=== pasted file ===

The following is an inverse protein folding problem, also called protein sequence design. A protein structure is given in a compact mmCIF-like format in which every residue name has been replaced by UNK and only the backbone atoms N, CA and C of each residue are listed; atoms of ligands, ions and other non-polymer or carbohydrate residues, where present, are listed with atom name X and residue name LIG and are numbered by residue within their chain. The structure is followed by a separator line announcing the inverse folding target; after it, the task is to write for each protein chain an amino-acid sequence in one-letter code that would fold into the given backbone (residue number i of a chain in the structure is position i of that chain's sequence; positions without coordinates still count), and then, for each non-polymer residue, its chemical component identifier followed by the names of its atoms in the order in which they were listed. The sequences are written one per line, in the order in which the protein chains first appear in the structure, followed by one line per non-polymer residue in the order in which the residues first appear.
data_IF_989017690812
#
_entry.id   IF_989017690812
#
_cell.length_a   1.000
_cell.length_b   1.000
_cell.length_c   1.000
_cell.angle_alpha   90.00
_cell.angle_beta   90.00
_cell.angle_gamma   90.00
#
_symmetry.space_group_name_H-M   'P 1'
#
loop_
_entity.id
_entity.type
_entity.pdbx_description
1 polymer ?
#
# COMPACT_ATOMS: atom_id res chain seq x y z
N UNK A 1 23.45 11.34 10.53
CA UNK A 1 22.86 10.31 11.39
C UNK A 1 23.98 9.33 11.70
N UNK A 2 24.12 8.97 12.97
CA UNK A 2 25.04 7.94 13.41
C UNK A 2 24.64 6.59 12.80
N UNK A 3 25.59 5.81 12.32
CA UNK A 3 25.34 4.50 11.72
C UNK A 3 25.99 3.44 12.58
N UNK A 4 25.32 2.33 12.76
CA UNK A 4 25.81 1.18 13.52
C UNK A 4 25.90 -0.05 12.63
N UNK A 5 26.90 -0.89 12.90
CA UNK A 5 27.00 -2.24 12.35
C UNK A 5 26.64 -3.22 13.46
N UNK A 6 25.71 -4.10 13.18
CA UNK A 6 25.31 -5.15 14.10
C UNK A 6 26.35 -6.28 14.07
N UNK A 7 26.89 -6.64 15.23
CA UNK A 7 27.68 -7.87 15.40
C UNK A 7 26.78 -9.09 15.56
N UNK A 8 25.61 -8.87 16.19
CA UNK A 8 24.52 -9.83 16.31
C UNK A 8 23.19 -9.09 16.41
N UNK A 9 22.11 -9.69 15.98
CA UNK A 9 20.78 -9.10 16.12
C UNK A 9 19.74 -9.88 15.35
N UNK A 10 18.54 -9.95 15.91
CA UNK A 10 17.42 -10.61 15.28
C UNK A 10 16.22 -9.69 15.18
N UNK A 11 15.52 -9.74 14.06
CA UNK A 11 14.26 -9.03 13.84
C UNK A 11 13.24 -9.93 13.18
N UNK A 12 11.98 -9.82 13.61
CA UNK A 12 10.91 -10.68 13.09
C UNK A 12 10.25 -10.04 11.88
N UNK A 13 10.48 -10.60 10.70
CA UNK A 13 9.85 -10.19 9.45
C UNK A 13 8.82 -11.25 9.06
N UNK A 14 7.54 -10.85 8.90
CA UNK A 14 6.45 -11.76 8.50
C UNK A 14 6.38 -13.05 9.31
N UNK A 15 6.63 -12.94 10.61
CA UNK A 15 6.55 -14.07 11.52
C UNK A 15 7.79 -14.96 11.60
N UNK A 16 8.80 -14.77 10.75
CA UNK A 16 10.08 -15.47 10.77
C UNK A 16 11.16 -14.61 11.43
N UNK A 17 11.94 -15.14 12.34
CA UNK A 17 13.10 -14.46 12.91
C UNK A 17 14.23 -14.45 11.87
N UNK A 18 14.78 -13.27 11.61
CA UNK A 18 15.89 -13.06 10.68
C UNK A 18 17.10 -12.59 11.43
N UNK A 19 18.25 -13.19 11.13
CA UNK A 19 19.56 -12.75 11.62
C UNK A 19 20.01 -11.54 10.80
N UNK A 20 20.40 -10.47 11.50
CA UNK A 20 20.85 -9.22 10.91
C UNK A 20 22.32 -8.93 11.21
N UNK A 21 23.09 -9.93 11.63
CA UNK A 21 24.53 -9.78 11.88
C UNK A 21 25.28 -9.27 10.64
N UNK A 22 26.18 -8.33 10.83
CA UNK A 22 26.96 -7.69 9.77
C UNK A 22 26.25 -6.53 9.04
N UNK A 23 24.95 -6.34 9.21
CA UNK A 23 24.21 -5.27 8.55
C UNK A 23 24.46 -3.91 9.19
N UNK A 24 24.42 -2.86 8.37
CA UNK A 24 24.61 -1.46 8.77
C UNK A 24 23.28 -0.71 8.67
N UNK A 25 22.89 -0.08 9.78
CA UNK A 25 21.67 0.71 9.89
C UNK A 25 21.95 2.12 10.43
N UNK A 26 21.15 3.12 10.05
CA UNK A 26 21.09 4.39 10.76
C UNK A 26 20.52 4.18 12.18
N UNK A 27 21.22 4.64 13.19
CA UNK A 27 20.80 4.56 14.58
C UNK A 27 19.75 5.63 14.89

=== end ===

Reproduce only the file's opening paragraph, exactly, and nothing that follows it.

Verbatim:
The following is an inverse protein folding problem, also called protein sequence design. A protein structure is given in a compact mmCIF-like format in which every residue name has been replaced by UNK and only the backbone atoms N, CA and C of each residue are listed; atoms of ligands, ions and other non-polymer or carbohydrate residues, where present, are listed with atom name X and residue name LIG and are numbered by residue within their chain. The structure is followed by a separator line announcing the inverse folding target; after it, the task is to write for each protein chain an amino-acid sequence in one-letter code that would fold into the given backbone (residue number i of a chain in the structure is position i of that chain's sequence; positions without coordinates still count), and then, for each non-polymer residue, its chemical component identifier followed by the names of its atoms in the order in which they were listed. The sequences are written one per line, in the order in which the protein chains first appear in the structure, followed by one line per non-polymer residue in the order in which the residues first appear.